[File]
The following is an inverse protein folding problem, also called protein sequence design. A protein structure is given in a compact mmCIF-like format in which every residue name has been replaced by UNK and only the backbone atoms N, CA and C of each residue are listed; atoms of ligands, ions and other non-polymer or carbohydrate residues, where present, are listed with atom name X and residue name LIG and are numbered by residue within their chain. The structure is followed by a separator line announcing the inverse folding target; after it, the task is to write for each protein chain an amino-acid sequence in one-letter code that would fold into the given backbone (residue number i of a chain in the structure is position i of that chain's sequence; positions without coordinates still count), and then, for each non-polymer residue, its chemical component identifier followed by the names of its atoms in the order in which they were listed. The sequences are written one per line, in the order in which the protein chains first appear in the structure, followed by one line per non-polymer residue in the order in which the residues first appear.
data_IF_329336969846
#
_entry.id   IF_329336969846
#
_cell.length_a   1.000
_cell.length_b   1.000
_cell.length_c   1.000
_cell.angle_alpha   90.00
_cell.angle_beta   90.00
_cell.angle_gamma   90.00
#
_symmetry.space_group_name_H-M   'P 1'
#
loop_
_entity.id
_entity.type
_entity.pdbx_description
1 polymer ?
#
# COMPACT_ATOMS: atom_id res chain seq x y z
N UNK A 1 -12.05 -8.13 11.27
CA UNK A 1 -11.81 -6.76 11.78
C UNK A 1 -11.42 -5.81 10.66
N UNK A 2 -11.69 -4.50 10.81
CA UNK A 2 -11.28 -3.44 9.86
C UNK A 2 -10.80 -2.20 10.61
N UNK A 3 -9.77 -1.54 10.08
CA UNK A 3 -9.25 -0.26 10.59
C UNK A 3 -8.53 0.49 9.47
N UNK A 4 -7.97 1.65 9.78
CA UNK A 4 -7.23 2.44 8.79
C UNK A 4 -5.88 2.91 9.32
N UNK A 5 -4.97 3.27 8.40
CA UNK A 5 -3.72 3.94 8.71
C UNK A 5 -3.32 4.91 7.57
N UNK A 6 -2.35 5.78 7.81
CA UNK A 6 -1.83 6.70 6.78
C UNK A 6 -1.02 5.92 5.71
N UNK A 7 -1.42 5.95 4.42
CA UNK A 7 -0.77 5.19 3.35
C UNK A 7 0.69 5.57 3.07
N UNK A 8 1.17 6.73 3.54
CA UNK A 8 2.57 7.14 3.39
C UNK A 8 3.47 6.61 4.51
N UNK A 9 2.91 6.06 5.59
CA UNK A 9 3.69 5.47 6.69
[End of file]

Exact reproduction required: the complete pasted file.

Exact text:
The following is an inverse protein folding problem, also called protein sequence design. A protein structure is given in a compact mmCIF-like format in which every residue name has been replaced by UNK and only the backbone atoms N, CA and C of each residue are listed; atoms of ligands, ions and other non-polymer or carbohydrate residues, where present, are listed with atom name X and residue name LIG and are numbered by residue within their chain. The structure is followed by a separator line announcing the inverse folding target; after it, the task is to write for each protein chain an amino-acid sequence in one-letter code that would fold into the given backbone (residue number i of a chain in the structure is position i of that chain's sequence; positions without coordinates still count), and then, for each non-polymer residue, its chemical component identifier followed by the names of its atoms in the order in which they were listed. The sequences are written one per line, in the order in which the protein chains first appear in the structure, followed by one line per non-polymer residue in the order in which the residues first appear.
data_IF_329336969846
#
_entry.id   IF_329336969846
#
_cell.length_a   1.000
_cell.length_b   1.000
_cell.length_c   1.000
_cell.angle_alpha   90.00
_cell.angle_beta   90.00
_cell.angle_gamma   90.00
#
_symmetry.space_group_name_H-M   'P 1'
#
loop_
_entity.id
_entity.type
_entity.pdbx_description
1 polymer ?
#
# COMPACT_ATOMS: atom_id res chain seq x y z
N UNK A 1 -12.05 -8.13 11.27
CA UNK A 1 -11.81 -6.76 11.78
C UNK A 1 -11.42 -5.81 10.66
N UNK A 2 -11.69 -4.50 10.81
CA UNK A 2 -11.28 -3.44 9.86
C UNK A 2 -10.80 -2.20 10.61
N UNK A 3 -9.77 -1.54 10.08
CA UNK A 3 -9.25 -0.26 10.59
C UNK A 3 -8.53 0.49 9.47
N UNK A 4 -7.97 1.65 9.78
CA UNK A 4 -7.23 2.44 8.79
C UNK A 4 -5.88 2.91 9.32
N UNK A 5 -4.97 3.27 8.40
CA UNK A 5 -3.72 3.94 8.71
C UNK A 5 -3.32 4.91 7.57
N UNK A 6 -2.35 5.78 7.81
CA UNK A 6 -1.83 6.70 6.78
C UNK A 6 -1.02 5.92 5.71
N UNK A 7 -1.42 5.95 4.42
CA UNK A 7 -0.77 5.19 3.35
C UNK A 7 0.69 5.57 3.07
N UNK A 8 1.17 6.73 3.54
CA UNK A 8 2.57 7.14 3.39
C UNK A 8 3.47 6.61 4.51
N UNK A 9 2.91 6.06 5.59
CA UNK A 9 3.69 5.47 6.69